The feast of Saint Charles Foucauld, who was canonised on 15 May this year is celebrated on 1 December. The French Catholic priest and monk lived among the Tuaregs in the Algerian Sahara until his murder in 1916 and is considered a martyr. In an interview with Aid to the Church in Need (ACN), Father León Dorado, OMI, a Spanish missionary who is the current Apostolic Prefect of Western Sahara, speaks of the importance of the “new” saint and describes the situation faced by the region’s Christians.
ACN: Many Catholics know next to nothing about Western Sahara. Who makes up the Apostolic Prefecture of Western Sahara, for which you have been responsible since June, 2013?
Apostolic Prefect León Dorado: Most of the Christians in Western Sahara are migrants who are crossing Africa to try to reach the Canary Islands or the Iberian Peninsula, or students who stay for three years to get their degree, and then return to their countries. There are some from Asia and Europe, but most Christians are from sub-Saharan Africa: from the Ivory Coast, Senegal, Cameroon, Guinea-Conakry, Kenya, Sierra Leone, Liberia, and others.
We are a very small church, which is not the same as dead or insignificant. But yes, we are small. Basically, we have only two parishes in Western Sahara.
Western Sahara is an Apostolic Prefecture precisely because it does not meet the requirements to be considered a diocese. Which is also why we don’t have a bishop, I am a prefect. We are in a period of growth, shall we say, although it is a very slow growth. The prefecture is overseen by the Missionary Oblates of Mary Immaculate. We have two parishes, one in Laayoune, in the north, and the other further south, in the centre, in Dakhla.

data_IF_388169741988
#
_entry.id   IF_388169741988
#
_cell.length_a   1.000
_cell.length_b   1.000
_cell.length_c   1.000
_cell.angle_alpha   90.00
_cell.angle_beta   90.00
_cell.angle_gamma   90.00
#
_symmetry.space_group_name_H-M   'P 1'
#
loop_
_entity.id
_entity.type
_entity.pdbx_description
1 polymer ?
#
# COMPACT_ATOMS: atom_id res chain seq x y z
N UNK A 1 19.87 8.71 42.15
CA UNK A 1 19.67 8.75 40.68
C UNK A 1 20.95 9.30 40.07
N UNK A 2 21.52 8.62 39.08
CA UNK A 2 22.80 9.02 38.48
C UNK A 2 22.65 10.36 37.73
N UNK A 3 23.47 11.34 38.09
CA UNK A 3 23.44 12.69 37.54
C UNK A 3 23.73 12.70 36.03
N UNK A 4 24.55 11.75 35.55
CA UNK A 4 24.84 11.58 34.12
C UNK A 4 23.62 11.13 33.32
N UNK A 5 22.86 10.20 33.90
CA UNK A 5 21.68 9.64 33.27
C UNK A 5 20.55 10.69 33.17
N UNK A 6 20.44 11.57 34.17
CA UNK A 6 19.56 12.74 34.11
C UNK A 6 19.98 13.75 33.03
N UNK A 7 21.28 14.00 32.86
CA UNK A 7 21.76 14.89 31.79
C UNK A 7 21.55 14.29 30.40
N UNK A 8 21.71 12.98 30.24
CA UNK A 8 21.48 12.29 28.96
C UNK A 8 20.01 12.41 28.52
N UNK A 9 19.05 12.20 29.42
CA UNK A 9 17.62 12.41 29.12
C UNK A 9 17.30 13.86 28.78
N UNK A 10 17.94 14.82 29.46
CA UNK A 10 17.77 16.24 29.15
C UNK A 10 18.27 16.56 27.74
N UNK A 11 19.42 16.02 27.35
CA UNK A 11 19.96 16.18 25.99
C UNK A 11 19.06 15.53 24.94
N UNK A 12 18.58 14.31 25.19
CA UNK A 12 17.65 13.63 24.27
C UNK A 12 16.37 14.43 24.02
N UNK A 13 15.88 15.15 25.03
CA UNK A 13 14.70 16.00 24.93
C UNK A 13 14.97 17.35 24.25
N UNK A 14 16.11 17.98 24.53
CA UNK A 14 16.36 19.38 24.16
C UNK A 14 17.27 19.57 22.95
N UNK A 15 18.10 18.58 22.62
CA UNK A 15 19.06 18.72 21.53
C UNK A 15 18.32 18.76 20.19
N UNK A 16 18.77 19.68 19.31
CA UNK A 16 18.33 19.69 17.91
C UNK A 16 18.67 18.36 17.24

You say the community is small, but how small exactly?
In Dakhla there are between 40 and 60 Christians, but it varies quite a bit. They are all migrants who most certainly are in the Sahara on their way to the Canaries, in Spain, sometimes by boat. But there is a core that remains, in some cases for years, because in Dakhla you can make money in the fishing industry, in the refrigerating sector. And that is what makes the community, and as a Church we are trying to find our space, to establish a family, because these migrants all live far from their families and from their home churches. We want them to find a home in our Church. We have a welcoming centre for migrants, run by the parish branch of Caritas, which is funded by Caritas Rabat and by our Congregation. So that is us, a small Church, but very, very much alive. And the fact is that it is very rewarding to celebrate the faith and the Eucharist here.
In the parish in the north, in Laayoune, which is the regional capital with a population of around 400,000, we also minister to a small group of migrants, but Laayoune is a point of exit, and does not have an industrial sector, or job opportunities for making money. Therefore, it is difficult to stay for long. Here we have a group of sub-Saharan students who came to get their degrees, but also a small group of workers with the UN, which has had a mission here since 1991. Our Sunday Masses can have between 40 and 50 people. It is a small minority within the larger Muslim society. Our goal, as always, is to establish a family and build up a community.
What does Foucauld’s canonisation mean to Catholics and other Christians in Western Sahara?